The perilous 1,000-mile journey to save Africa’s endangered black rhinos
28 Oct 2022
In one of the Lubombo Transfrontier Conservation and Resource Area’s most important developments, the government of Mozambique on 14 June 2011 approved the declaration of the Futi Corridor as a protected area.
The Lubombo TFCA has many distinguishing features. Globally it is one of the most striking areas of biodiversity and lies in the Maputaland Centre of Endemism. It also includes five Ramsar sites: Ndumo Game Reserve, the Kosi Bay System, Lake Sibaya, the Turtle Beaches and Coral Reefs of Tongaland, and Lake St Lucia, which at 350 km² is the largest estuary in Africa.
However, as Mr Fernando Sumbana, Minister of Tourism of Mozambique points out: “One of the main reasons for establishing the Lubombo TFCA has always been to reunite the last naturally occurring coastal elephant population in Southern Africa, which historically moved freely along the Futi River and Rio Maputo floodplains. Today, with the approval of of Futi Corridor as a protected area, reuniting these elephants, creating a tourism product and benefitting communities, is set to become a reality.”
The aim is to remove the electrified border fence to allow the elephant and other wildlife to re-establish their ancient migration patterns. Conservation areas along the Futi River will enable communities to become shareholders in conservation and eco-tourism businesses, creating a viable land use option in the region.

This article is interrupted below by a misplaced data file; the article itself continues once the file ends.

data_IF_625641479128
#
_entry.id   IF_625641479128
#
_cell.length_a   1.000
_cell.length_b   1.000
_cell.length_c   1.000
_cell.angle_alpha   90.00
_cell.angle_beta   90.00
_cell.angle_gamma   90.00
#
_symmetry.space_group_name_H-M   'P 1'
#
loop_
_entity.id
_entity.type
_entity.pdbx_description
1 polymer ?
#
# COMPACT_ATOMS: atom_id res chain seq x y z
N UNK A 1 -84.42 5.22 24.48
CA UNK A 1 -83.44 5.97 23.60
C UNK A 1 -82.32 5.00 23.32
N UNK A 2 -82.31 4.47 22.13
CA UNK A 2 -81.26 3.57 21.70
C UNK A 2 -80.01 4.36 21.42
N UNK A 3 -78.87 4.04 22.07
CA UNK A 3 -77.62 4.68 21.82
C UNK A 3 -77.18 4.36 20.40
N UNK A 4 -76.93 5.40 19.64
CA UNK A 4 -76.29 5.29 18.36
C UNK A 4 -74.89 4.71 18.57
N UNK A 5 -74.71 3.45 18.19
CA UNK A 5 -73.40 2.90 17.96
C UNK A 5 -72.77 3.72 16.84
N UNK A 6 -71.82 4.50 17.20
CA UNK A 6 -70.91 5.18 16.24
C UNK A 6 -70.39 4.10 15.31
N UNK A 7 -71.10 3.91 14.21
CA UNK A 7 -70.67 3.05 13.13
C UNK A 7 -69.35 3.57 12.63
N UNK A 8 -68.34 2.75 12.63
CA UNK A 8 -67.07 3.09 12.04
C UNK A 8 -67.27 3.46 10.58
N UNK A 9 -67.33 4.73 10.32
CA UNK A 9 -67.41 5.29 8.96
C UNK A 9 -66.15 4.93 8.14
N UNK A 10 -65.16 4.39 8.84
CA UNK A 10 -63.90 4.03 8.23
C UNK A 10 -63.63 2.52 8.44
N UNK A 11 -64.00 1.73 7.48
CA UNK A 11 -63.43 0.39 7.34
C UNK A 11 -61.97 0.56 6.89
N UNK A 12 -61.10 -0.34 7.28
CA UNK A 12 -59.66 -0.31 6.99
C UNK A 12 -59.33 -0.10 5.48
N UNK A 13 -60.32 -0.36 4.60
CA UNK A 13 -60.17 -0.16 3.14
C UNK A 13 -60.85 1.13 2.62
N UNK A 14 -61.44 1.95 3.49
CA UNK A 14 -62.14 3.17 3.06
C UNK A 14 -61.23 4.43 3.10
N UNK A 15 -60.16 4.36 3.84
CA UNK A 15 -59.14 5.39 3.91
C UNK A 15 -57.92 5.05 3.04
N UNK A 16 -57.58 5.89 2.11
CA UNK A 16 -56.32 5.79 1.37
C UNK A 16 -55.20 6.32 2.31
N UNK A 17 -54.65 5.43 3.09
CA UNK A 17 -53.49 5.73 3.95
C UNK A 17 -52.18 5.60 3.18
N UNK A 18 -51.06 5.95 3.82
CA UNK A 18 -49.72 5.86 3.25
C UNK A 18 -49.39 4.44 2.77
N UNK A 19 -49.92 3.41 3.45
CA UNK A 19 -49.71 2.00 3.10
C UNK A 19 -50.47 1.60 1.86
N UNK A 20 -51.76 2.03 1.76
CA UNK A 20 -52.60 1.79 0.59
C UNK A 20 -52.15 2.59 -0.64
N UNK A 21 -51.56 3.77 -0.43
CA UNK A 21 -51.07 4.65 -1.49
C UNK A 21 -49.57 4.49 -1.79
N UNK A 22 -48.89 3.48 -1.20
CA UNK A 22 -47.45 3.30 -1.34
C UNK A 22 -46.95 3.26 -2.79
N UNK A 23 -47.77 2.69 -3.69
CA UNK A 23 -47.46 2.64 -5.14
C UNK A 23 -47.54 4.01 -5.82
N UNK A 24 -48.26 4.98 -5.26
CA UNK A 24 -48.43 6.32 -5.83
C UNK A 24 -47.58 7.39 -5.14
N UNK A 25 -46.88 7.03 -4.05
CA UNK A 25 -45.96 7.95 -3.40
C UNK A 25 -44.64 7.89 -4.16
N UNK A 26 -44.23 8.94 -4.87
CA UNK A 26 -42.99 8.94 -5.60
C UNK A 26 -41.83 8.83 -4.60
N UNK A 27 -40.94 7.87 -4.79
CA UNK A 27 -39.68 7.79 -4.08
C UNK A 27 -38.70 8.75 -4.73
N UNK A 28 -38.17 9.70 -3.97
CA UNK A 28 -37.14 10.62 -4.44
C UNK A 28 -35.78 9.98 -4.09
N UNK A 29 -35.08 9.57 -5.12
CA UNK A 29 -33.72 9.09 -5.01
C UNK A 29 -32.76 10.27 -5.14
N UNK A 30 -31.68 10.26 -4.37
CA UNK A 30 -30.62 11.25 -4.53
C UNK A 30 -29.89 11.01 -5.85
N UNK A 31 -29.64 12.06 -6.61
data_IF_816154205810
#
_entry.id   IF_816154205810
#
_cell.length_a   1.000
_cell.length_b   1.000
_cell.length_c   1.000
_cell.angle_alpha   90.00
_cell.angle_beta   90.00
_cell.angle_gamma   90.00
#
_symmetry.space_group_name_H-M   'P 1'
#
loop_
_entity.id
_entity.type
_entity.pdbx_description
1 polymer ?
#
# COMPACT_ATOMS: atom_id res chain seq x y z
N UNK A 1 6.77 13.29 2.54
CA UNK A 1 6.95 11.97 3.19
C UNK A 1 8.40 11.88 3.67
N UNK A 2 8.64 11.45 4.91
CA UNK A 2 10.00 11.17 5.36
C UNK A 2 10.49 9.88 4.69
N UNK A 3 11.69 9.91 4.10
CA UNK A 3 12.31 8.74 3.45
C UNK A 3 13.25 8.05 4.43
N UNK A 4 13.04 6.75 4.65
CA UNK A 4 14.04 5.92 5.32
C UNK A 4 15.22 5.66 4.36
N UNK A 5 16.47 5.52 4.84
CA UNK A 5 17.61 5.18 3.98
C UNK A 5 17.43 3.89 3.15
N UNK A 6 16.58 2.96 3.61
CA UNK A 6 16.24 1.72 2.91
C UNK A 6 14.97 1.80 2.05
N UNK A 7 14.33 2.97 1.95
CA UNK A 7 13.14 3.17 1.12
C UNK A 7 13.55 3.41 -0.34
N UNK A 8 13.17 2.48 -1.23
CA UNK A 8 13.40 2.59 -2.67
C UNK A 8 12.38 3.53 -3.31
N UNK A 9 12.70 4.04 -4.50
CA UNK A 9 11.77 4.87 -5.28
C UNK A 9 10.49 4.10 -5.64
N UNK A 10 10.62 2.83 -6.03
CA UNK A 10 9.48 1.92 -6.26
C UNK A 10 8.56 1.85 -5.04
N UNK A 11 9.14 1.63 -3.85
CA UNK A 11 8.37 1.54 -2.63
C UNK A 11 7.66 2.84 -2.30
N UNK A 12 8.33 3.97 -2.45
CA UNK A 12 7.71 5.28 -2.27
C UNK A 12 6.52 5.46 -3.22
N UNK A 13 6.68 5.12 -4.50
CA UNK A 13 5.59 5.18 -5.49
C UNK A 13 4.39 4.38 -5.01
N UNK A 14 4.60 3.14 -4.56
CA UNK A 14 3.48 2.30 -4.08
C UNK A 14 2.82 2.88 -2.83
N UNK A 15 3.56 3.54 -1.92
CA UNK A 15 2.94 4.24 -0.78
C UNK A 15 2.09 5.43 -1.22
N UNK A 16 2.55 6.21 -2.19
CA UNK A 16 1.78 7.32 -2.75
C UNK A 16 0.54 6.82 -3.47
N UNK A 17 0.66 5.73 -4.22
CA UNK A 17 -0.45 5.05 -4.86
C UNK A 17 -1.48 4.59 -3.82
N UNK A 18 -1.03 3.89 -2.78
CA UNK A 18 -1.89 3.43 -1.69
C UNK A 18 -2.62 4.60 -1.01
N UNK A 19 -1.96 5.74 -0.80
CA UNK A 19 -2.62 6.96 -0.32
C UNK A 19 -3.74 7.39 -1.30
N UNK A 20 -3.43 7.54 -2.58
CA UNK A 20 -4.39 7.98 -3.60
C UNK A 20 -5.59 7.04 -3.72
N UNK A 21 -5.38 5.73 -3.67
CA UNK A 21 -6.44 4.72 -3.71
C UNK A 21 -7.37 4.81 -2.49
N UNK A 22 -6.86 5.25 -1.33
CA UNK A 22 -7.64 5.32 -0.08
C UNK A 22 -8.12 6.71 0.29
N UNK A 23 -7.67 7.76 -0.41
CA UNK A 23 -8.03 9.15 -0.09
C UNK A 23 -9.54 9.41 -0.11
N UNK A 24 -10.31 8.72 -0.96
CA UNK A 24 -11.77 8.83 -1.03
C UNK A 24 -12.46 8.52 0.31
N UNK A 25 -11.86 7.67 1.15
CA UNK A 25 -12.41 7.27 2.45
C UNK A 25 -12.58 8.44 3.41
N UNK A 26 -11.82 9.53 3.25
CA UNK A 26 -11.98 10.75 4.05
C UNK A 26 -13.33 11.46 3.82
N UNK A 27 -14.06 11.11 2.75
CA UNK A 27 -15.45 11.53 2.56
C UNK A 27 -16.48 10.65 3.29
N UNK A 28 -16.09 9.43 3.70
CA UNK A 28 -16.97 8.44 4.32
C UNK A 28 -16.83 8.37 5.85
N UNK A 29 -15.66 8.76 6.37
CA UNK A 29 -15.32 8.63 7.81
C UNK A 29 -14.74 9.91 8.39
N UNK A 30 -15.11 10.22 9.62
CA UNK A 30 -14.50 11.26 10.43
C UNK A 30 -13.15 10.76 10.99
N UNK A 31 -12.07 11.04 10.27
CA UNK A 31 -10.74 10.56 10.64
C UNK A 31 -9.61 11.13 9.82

The Dutch Postcode Lottery is funding this project with €2 million. Mr Werner Myburgh, CEO of Peace Parks Foundation said: “We remain deeply grateful to the Dutch Postcode Lottery for their support of Peace Parks Foundation’s work. With the declaration of Futi Corridor as a protected area, backed up by the Dutch Postcode Lottery’s tremendous support, work on realising this link between Maputo Special Reserve and Tembe Elephant Park can begin in all earnest.”
Futi corridor stretches from Maputo Special Reserve in Mozambique to Tembe National Park in South Africa and is now an integral part of the Maputo Special Reserve.
At the edge of the corridor the Mozambique government is constructing a 6 000 ha wildlife sanctuary, which will be used to relocate different wildlife species from Tembe Elephant Park. The wildlife sanctuary will be a tourist attraction and will also form the basis from where Maputo Special Reserve’s wildlife population will be rebuilt. The extension of Maputo Special Reserve adds another 24 000 ha to Mozambique’s protected areas.